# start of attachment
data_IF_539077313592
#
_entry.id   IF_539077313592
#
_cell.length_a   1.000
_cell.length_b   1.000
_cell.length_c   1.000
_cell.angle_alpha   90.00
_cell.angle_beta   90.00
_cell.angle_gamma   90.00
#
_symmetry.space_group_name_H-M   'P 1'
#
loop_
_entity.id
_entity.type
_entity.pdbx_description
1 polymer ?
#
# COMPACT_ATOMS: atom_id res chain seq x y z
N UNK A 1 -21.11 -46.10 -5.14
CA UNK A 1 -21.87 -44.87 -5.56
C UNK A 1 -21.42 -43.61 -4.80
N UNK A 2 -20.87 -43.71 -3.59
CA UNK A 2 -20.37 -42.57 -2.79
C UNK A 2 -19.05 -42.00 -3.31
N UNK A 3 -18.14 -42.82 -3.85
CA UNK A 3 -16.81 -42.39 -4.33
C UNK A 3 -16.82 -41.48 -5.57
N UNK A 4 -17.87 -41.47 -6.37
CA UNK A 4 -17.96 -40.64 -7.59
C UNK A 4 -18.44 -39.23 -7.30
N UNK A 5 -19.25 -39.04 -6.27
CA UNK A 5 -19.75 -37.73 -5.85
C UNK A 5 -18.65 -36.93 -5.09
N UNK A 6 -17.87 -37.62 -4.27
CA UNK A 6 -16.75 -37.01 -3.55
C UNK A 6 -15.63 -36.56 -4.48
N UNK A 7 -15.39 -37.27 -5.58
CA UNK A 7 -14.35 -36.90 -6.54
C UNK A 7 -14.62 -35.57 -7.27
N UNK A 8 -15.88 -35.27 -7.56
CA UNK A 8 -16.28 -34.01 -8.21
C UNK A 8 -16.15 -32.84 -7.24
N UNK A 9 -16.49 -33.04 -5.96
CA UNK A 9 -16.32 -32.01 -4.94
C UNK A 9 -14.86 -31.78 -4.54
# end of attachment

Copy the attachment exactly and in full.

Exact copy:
data_IF_539077313592
#
_entry.id   IF_539077313592
#
_cell.length_a   1.000
_cell.length_b   1.000
_cell.length_c   1.000
_cell.angle_alpha   90.00
_cell.angle_beta   90.00
_cell.angle_gamma   90.00
#
_symmetry.space_group_name_H-M   'P 1'
#
loop_
_entity.id
_entity.type
_entity.pdbx_description
1 polymer ?
#
# COMPACT_ATOMS: atom_id res chain seq x y z
N UNK A 1 -21.11 -46.10 -5.14
CA UNK A 1 -21.87 -44.87 -5.56
C UNK A 1 -21.42 -43.61 -4.80
N UNK A 2 -20.87 -43.71 -3.59
CA UNK A 2 -20.37 -42.57 -2.79
C UNK A 2 -19.05 -42.00 -3.31
N UNK A 3 -18.14 -42.82 -3.85
CA UNK A 3 -16.81 -42.39 -4.33
C UNK A 3 -16.82 -41.48 -5.57
N UNK A 4 -17.87 -41.47 -6.37
CA UNK A 4 -17.96 -40.64 -7.59
C UNK A 4 -18.44 -39.23 -7.30
N UNK A 5 -19.25 -39.04 -6.27
CA UNK A 5 -19.75 -37.73 -5.85
C UNK A 5 -18.65 -36.93 -5.09
N UNK A 6 -17.87 -37.62 -4.27
CA UNK A 6 -16.75 -37.01 -3.55
C UNK A 6 -15.63 -36.56 -4.48
N UNK A 7 -15.39 -37.27 -5.58
CA UNK A 7 -14.35 -36.90 -6.54
C UNK A 7 -14.62 -35.57 -7.27
N UNK A 8 -15.88 -35.27 -7.56
CA UNK A 8 -16.28 -34.01 -8.21
C UNK A 8 -16.15 -32.84 -7.24
N UNK A 9 -16.49 -33.04 -5.96
CA UNK A 9 -16.32 -32.01 -4.94
C UNK A 9 -14.86 -31.78 -4.54